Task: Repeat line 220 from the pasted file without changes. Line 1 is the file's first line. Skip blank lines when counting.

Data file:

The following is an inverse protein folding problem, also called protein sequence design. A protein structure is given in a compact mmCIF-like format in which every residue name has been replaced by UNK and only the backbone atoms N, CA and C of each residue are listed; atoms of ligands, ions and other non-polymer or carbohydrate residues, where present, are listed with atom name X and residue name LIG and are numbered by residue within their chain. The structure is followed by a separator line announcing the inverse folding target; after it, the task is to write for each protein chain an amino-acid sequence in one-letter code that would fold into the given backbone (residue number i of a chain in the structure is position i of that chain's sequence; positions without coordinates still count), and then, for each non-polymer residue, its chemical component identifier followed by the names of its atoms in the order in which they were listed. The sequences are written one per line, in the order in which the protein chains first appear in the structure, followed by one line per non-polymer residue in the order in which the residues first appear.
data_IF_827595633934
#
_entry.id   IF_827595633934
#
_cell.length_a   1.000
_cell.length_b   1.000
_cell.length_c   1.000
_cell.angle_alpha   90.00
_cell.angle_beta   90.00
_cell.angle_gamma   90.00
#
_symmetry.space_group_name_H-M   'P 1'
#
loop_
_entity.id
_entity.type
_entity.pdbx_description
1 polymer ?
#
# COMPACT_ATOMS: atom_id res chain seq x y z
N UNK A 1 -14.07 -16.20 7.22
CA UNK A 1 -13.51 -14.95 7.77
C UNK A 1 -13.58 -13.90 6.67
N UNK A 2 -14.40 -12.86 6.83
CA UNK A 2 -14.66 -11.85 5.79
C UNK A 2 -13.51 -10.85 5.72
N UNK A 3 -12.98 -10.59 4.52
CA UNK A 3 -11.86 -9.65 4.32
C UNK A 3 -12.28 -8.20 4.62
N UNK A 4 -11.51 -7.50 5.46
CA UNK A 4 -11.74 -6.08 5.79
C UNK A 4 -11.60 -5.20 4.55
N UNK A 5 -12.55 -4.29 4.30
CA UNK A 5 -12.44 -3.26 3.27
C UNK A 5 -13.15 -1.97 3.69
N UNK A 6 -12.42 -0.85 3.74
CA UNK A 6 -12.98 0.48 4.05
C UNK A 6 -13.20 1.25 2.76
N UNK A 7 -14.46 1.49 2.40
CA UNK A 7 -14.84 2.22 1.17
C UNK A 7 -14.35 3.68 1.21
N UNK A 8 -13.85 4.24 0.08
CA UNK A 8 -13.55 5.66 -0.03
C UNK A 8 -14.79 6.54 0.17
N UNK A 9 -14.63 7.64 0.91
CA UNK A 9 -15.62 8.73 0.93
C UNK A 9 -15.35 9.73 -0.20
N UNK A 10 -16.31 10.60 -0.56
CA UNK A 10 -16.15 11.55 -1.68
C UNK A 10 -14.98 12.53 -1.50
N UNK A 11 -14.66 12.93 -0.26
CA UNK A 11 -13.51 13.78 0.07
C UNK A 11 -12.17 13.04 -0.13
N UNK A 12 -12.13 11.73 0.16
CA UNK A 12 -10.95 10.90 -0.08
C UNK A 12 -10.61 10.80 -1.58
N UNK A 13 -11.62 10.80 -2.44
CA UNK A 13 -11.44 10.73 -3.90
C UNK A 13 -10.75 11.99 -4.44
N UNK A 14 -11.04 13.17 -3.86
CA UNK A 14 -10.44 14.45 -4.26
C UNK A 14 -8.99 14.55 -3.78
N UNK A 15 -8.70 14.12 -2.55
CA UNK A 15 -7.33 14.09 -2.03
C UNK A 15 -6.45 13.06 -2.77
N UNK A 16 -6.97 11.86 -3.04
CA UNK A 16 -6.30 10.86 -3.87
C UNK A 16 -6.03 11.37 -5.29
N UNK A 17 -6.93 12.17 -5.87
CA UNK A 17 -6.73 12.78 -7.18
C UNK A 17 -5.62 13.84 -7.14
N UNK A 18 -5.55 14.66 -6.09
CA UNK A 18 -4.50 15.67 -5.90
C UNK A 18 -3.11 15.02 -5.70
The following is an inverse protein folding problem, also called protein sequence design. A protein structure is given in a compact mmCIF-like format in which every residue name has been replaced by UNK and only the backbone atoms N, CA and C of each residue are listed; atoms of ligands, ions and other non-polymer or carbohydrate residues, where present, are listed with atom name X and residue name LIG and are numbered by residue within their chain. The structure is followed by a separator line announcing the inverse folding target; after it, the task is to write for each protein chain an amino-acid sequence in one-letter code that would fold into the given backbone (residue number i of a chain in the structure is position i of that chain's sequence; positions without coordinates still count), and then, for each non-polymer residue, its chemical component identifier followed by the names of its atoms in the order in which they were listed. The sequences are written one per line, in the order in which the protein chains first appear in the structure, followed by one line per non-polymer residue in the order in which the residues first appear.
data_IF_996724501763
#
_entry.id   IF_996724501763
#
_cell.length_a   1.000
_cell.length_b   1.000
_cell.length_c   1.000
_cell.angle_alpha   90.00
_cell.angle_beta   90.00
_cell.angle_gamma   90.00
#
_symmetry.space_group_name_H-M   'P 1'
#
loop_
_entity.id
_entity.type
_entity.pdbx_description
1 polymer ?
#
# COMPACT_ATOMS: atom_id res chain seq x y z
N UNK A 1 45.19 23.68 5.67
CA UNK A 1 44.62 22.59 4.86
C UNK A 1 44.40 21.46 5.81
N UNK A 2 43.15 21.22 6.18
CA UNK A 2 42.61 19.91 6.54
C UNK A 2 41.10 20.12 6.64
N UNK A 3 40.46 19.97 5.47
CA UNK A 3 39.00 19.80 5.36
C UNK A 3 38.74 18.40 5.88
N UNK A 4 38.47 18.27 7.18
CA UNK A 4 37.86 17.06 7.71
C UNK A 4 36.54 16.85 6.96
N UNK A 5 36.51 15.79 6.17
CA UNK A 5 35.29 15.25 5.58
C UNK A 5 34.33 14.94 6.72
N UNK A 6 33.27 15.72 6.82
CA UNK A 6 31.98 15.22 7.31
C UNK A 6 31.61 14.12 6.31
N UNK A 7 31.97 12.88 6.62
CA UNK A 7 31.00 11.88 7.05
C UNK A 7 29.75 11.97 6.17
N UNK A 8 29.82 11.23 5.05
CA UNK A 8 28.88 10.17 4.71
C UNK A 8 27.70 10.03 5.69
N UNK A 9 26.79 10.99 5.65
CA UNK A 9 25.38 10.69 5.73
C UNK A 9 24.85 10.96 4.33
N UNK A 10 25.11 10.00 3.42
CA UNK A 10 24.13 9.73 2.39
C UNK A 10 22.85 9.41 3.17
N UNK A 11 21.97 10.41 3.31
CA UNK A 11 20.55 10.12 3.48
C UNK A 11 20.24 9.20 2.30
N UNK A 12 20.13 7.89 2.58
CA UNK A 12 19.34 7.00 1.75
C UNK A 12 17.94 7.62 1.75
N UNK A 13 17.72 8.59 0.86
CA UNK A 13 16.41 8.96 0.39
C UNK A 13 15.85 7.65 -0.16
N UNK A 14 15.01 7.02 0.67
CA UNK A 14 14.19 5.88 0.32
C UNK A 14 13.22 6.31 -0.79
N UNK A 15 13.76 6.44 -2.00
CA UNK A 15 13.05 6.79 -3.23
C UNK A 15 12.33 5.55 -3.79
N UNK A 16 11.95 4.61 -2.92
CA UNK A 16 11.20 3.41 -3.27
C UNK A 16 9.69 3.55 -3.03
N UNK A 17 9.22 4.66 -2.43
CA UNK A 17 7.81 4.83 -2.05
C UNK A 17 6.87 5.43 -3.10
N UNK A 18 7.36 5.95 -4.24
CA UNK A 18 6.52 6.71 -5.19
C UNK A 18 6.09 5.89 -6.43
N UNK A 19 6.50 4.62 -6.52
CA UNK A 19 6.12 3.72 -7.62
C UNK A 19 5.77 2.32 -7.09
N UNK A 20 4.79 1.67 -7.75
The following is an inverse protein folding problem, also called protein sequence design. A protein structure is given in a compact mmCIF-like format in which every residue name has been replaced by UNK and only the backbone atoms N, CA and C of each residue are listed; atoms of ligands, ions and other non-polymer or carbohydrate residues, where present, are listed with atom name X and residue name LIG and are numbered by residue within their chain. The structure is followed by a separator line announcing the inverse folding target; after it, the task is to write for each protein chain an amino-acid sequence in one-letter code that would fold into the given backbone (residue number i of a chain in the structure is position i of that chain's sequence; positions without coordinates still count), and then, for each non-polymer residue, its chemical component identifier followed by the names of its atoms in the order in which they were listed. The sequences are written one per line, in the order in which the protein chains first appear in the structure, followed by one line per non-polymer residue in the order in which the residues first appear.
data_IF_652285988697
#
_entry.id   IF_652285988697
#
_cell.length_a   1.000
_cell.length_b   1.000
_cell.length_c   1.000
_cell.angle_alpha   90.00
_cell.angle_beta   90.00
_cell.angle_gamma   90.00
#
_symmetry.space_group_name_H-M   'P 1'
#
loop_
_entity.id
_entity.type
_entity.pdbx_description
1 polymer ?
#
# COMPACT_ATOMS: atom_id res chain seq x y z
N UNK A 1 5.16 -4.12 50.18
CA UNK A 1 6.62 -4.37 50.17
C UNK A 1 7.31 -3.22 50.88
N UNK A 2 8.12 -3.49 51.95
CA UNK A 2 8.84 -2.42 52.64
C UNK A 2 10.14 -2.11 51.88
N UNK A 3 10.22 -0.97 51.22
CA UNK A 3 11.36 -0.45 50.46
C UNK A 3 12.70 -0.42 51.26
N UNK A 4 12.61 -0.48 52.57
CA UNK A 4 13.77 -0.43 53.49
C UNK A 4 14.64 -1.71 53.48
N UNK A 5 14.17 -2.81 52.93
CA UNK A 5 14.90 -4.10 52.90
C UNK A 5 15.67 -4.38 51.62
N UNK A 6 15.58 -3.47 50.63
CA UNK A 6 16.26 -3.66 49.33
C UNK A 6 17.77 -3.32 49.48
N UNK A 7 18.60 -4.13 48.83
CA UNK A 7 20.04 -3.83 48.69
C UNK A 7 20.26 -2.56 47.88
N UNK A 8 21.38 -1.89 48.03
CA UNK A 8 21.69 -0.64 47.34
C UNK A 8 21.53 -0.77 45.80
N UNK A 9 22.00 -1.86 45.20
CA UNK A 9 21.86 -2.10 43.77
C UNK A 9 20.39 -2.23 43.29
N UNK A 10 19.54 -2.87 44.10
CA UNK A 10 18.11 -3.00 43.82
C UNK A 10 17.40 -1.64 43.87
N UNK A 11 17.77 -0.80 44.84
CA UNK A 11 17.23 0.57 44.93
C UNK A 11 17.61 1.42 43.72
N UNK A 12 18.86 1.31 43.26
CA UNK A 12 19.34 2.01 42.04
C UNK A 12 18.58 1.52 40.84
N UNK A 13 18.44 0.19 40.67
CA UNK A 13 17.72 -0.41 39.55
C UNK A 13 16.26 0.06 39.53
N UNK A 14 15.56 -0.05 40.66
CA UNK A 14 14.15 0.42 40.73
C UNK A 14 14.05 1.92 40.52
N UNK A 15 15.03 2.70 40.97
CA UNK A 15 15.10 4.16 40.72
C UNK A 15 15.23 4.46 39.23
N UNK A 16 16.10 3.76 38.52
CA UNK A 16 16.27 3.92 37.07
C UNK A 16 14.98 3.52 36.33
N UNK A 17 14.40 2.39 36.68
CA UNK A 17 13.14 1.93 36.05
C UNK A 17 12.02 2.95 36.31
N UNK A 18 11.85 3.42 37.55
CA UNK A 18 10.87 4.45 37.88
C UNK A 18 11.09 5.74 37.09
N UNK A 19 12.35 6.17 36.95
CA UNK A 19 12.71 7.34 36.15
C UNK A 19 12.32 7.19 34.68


C UNK A 15 15.23 4.46 39.23